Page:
Woke or “identity politics” has become a severe problem for orthodox Christians. It involves accepting the non-negotiable requirements of identity groups, as defined by critical theory. In particular, it involves accepting sexual behaviors Scripture defines as sinful.
Behind identity politics is a spirit hostile to traditional Christianity, analyzing people as victims rather than sinners. The Christian doctrine of particular salvation is also at odds with identity politics, since it cuts across identity groups, and involves the exclusion of part of humanity from final salvation (i.e., that part which does not receive God’s saving grace).
The problem is compounded in contemporary America by large corporations actively supporting woke agendas. A striking example (and possibly a turning point) was the gutting of Indiana’s newly enacted Religious Freedom Restoration Act in 2015 to exclude conscience objection from homosexual behavior. This was the result of corporate pressure on a Republican governor and legislature, resulting in their effective surrender of this legislative effort to protect religious consciences.
The Claremont Institute sponsored two panels to discuss what can be done about woke corporations on May 18. The first considered how corporate America, which in the past was a conservative force, has become a force for the radical left, which stands completely opposed to capitalism.
Arthur Malikh, Executive Director of the Claremont Institute’s Center for the American Way of Life, noted in introducing the panel that the Left has held conferences on how to influence the American establishment for decades. There have been “hundreds of them,” he said. Now they don’t need conferences anymore, because “they are in a consolidation stage.” At the same time “in recent decades, American corporations went from being more or less patriotic, to being globalist.” Now there are large corporations supporting “revolutionary causes.” Conservatives in the last 30 years have endeavored to give “corporate America everything it wanted,” from open markets to measures reducing the power of labor unions, to allowing many illegal immigrants into the country, which increase the work force and depress wages. “Corporations got all that they wanted, and then they went woke.” Part of the conservative world still refuses to see this, considering that the free market is working.
Malikh observed that the Left now controls America’s most prestigious “institutions, much of the press, much of the federal bureaucracy, much of the security state, the universities, K-12, the culture industries, big tech, Fortune 500s, and perhaps even the military.”
David Azerrad, the first panelist, observed that out of 3,500 publically traded companies, there was only one of those examined that had no diversity and inclusion training. Big business has “joined the media, Hollywood … the mainline Christian churches,” regarding the full leftist agenda of “climate change, gun control, anything having to do with women, so-called people of color, and the so-called LGBTQ.” Azerrad observed that in response, conservatives and libertarians are “scratching their heads.” Supporting the leftist agenda is indeed good for business, but conservatives often do not understand why. Woke companies know that they will not be boycotted or otherwise attacked by conservatives, but they may be attacked by the Left if they do not support its agenda, or do anything contrary to its agenda.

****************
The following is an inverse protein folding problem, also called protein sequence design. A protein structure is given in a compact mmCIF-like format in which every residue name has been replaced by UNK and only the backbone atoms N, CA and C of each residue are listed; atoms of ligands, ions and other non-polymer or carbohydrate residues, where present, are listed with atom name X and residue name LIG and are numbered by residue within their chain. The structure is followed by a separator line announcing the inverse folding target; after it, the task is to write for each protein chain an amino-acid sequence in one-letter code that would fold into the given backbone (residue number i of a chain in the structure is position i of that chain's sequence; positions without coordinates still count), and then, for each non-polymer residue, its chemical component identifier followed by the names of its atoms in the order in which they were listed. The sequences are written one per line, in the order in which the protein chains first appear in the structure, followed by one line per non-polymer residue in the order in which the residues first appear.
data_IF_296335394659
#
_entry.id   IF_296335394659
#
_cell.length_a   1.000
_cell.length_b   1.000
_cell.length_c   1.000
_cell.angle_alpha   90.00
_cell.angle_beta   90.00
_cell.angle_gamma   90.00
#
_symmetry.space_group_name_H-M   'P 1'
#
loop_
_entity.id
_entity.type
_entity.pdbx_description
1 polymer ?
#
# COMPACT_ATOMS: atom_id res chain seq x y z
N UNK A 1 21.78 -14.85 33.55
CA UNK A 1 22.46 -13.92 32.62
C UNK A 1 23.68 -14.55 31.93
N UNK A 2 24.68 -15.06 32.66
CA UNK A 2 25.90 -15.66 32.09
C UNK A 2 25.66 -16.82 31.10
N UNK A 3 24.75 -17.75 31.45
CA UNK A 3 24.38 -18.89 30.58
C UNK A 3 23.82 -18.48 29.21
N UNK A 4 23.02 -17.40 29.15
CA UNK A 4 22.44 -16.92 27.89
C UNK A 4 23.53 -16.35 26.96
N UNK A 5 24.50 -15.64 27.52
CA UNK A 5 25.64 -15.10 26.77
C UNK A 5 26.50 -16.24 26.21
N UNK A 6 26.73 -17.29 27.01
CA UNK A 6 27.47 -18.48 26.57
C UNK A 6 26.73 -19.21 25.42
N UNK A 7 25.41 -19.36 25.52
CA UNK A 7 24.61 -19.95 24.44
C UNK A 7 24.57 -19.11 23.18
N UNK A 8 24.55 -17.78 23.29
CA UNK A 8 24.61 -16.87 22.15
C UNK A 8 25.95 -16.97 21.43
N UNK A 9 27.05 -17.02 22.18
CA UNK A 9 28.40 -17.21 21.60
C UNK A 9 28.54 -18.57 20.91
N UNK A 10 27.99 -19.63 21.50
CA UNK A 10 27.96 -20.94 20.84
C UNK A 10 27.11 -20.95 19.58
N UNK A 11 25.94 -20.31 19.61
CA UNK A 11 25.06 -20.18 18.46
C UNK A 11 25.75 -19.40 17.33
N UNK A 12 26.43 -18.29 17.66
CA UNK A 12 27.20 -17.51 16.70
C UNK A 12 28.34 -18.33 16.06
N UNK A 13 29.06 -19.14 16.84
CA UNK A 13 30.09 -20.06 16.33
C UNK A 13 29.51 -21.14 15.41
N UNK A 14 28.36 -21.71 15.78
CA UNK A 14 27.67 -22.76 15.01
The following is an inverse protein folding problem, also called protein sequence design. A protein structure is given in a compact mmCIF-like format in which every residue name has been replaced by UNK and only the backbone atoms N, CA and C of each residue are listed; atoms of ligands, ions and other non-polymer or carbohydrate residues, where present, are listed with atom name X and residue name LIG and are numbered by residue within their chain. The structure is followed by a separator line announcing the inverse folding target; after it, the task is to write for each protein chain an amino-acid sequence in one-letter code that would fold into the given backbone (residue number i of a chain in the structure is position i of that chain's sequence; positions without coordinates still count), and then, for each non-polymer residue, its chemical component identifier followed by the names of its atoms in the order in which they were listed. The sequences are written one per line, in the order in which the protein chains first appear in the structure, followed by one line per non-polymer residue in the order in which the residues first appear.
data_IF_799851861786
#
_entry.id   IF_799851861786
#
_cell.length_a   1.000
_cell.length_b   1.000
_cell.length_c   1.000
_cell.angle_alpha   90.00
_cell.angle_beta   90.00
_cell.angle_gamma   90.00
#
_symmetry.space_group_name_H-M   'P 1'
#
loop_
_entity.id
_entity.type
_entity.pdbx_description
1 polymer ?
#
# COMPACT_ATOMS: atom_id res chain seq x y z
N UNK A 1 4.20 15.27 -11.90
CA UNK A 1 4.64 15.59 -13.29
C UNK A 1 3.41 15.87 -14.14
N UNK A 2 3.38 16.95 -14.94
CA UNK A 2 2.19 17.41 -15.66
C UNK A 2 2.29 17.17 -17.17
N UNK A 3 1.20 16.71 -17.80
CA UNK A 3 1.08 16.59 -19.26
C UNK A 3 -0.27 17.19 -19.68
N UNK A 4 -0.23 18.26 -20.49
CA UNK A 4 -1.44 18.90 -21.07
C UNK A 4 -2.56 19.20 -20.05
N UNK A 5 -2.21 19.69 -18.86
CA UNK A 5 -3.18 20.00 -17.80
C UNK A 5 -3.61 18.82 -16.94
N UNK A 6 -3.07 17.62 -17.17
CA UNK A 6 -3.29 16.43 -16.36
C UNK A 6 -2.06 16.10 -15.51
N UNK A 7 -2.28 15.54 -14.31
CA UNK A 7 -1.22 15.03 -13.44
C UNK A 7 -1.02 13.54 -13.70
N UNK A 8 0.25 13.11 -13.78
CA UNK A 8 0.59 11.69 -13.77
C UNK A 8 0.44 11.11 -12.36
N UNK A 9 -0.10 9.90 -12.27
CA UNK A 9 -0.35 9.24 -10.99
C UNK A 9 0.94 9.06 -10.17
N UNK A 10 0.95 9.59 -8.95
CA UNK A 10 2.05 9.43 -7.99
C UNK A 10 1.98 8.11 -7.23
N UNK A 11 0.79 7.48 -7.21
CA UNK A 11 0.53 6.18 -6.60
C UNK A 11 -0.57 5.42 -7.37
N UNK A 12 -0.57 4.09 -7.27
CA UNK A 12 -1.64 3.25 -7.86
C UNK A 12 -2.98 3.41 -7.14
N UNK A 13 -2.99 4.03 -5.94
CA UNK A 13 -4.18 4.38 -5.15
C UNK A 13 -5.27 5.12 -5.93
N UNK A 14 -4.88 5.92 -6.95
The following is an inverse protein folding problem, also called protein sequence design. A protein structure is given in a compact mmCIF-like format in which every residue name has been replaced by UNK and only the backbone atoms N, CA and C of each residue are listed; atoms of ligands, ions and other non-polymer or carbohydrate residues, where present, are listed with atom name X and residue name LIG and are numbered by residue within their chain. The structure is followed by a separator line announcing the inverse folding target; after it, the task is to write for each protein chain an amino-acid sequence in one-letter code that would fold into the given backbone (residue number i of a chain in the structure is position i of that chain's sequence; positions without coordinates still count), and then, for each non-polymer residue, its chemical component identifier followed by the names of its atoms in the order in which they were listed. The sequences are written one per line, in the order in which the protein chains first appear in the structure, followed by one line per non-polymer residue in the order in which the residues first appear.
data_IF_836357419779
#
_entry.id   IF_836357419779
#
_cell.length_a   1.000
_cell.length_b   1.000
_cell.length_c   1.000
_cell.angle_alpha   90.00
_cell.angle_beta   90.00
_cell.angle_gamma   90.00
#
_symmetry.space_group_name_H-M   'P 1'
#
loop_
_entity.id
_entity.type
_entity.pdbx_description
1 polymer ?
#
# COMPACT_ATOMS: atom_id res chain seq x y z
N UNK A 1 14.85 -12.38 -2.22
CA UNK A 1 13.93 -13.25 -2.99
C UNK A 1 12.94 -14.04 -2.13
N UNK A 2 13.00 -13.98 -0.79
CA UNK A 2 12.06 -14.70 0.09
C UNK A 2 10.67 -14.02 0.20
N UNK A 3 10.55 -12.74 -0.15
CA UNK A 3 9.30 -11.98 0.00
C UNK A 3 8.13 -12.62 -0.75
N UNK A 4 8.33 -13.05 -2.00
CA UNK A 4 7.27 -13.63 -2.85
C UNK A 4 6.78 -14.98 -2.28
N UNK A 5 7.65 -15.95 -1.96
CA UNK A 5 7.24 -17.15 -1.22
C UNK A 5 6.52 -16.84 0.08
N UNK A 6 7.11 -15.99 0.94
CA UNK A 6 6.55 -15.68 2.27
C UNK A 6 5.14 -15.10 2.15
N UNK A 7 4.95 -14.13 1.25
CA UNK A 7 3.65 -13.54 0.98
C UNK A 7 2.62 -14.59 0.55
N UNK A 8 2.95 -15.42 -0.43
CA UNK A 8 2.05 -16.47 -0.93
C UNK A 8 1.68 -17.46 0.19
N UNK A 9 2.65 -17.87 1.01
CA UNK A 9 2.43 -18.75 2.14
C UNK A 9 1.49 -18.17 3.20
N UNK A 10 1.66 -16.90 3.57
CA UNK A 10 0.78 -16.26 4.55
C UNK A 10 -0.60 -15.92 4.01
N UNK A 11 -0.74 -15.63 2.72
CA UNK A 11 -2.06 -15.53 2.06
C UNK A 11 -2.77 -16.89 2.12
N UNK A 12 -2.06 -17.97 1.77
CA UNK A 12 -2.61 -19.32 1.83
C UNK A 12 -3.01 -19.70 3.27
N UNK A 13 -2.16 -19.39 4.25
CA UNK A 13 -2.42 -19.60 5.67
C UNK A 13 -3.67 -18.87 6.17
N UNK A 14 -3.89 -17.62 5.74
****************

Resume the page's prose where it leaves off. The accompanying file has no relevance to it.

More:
He noted exceptions: Chick-Fil-A was supported by the conservative public against the Left’s activism, and Target “received pushback” due to its new rest room policy, but in general, the Right is quiescent with respect to corporate wokeness. He believes the overall position of the Right in American society today remains “way too libertarian.” By contrast, “everyone is afraid of social justice warriors.” He noted a recent tweet that “if you go woke, you won’t go broke, but if you go anti-woke, you’ll get broken.”
Azerrad observed that corporate management is not merely afraid of social justice warriors, but of the woke among corporate employees. He noted that it was the employees at Mozilla that insisted on the firing of Brendan Eich (who had contributed a small amount to a referendum for traditional marriage). Employees who object to wokeness in their companies are at risk of being fired. By complying with the demands of activists within and without a corporation, one can at least attempt to “be left alone to run your business.”
Another reason corporations go woke is to justify their money and power. Since the equality of persons is a presupposition of classical liberalism, there is the question of why inequality of money and power exists. Historically, this was explained by a doctrine of meritocracy, in which those who are most competent in their work rise to the top. While conservative America continues to believe this, it is no longer an acceptable explanation for the leftist activists powered by critical theory. Differences in status must be the result of bias. Support for extremist groups and implementation of leftist ideology in the hiring, firing, and indoctrination of employees thus will “legitimize your privilege.”
Nevertheless, Azerrad believes that woke corporations “are playing with fire.” This is because the leftist ideologies that go under the name of “wokeness” are intensely hostile to capitalism. Contrary to the maxim given above, “if you go fully woke, you will eventually go broke.” These companies, like all companies, “need to remain concerned about efficiency and profitability.” By contrast, identity politics wants to redistribute wealth and power “to their preferred groups, and to punish oppressors.” He believes that the incompatibility of identity politics with business will be felt when hiring and promotion in the productive parts of an organization, “engineering and sales,” and the selection of management, is done on the basis of group identity rather than merit. Currently, critical theory is claiming that “science, engineering, and technology are all inherently racist.” This inevitably will result in a loss of quality in products.
Finally, the distribution of profits inevitably will come under the hammer of critical theory. He noted that the Black Lives Matter organization wants both “government and corporate reparations.” Azerrad said however, that we can be confident that “the struggle for efficiency” will be “inimical to illusions.”